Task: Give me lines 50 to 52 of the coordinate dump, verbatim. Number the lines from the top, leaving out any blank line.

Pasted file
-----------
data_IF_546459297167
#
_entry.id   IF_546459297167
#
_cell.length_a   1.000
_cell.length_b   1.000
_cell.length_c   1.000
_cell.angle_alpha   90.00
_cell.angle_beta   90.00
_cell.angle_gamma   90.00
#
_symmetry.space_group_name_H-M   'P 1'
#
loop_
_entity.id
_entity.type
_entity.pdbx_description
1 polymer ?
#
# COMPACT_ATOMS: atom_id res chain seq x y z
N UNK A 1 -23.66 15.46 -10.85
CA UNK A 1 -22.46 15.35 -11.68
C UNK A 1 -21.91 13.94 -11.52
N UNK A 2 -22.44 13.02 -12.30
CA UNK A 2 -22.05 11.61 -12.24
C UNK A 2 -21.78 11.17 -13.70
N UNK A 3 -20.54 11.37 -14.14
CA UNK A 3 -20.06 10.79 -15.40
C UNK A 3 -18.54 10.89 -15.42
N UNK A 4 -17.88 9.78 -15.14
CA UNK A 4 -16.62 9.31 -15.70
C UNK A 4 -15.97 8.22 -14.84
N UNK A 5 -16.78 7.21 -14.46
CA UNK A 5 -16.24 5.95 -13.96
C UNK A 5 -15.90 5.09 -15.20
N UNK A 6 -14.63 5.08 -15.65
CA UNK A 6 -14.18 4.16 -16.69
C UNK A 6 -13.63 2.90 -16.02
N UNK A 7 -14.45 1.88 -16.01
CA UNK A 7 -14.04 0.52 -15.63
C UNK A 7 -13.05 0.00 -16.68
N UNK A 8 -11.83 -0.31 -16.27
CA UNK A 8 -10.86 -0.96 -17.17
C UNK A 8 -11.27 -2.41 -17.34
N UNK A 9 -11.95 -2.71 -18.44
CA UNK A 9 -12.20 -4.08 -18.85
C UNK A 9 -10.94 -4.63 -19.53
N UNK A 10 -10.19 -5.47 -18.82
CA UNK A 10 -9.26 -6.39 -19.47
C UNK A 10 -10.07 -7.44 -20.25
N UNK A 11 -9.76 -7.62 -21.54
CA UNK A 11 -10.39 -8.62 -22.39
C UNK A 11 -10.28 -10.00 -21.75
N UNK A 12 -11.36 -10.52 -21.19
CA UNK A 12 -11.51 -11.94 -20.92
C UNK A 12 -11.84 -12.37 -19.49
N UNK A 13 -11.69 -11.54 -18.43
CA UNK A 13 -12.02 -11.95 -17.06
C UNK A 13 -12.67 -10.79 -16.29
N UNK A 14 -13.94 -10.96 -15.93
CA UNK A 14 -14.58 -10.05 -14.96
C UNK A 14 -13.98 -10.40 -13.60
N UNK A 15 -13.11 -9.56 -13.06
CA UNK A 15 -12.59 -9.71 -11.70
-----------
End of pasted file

C UNK A 10 -10.07 -7.44 -20.25
N UNK A 11 -9.76 -7.62 -21.54
CA UNK A 11 -10.39 -8.62 -22.39